I’ve been watching Sarah play lately with wild abandon. At 18 months, she doesn’t consider the consequences of her actions very much. Occasionally, she looks over her shoulder to see if something is going to be OK with Brian or me, but mostly, she just runs and twirls and climbs and laughs and builds and knocks down and dances and hugs. She’s on the go from the minute she wakes up smiling to the minute she finally settles down for sleep. So, how can I possibly title this post, “Rest”?
Because she does. In micro-bursts. She can be running full speed through the living room, drop to her knees and play with some blocks for a minute and then put her head down on the floor in a quick child’s pose with her bum in the air. If she really needs to recharge, she slides her bum all the way to the floor and puts her arms beside her stretched fully down toward her knees. She doesn’t close her eyes. She just lets her body rest. Usually, it’s less than a minute, certainly never more than two, and then she’s up again, oftentimes heading for a chair she can climb just to scoot back into the cushions and smile as if to say, “Look at me and how big I am.” I see her in the chair, but I remember her body still on the floor for a micro-moment: Rest.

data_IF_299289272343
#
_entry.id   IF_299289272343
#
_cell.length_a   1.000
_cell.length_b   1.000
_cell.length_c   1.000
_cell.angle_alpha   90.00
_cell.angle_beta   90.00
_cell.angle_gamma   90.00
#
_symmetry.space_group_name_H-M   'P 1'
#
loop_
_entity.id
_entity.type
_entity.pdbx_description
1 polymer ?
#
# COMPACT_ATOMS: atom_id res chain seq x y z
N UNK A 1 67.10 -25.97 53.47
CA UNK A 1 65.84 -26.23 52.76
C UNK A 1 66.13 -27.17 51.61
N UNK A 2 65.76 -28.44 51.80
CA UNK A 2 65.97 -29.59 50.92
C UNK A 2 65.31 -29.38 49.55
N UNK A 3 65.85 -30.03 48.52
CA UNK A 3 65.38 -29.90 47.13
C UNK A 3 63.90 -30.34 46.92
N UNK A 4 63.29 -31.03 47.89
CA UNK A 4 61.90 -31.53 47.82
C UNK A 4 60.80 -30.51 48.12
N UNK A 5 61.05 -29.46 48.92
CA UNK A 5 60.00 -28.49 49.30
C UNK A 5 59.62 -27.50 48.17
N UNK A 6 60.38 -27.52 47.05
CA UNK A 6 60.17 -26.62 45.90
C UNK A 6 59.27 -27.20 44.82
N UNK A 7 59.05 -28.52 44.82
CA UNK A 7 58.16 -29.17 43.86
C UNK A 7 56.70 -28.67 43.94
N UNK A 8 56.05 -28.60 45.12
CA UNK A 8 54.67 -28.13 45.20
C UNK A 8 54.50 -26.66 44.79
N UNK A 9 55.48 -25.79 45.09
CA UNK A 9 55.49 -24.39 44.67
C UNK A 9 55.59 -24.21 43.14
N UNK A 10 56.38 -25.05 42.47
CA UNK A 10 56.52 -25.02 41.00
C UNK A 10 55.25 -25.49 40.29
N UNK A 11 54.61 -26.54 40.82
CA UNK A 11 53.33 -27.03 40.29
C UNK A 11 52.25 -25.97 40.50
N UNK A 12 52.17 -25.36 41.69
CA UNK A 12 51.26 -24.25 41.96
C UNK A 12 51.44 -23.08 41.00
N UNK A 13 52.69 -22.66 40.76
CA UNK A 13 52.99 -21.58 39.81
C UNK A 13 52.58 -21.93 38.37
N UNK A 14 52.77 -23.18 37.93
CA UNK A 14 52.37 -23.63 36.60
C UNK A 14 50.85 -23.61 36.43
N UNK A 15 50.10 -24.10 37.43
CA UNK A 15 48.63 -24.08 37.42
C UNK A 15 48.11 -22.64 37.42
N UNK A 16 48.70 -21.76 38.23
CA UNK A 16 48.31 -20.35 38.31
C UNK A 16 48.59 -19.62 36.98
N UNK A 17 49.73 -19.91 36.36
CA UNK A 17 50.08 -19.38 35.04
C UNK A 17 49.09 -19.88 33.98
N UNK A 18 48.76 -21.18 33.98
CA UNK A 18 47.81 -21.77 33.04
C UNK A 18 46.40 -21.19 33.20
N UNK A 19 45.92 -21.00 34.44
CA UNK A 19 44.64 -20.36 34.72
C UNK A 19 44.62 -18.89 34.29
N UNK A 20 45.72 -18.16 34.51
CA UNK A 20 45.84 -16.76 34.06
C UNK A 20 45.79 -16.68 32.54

I need to learn to rest like this as well. Metaphorically, of course. When I’m tearing about my day, running from meeting to meeting, I could benefit from taking a lesson from Sarah just by pausing for a moment to allow my body, mind and soul to rest – even for a micro-moment.
I thought about this while I was on vacation last week. Theoretically, vacation is a time to recharge and rest. For us, there is still much “work” to be done and very little time to rest, relax, simply to be. In fact, a colleague-friend of mine just asked me if I ever really rest. “Not really,” I answered with a laugh. But if I think about Sarah’s way of resting, there is plenty of opportunity to rest, and I take those opportunities all the time.
Just by breathing deeply and being mindful of the air around me, I rest. By closing my eyes for a moment and imagining the sound of the ocean or the laughter of Sarah, I rest. Even dreaming of the day when Catherine gets into the appropriate school gives me hope and a micro-burst of rest. So, there are plenty of times to rest in short bursts before I get up and tear around my life with the reckless abandon of a toddler exploring all she can do for the first time.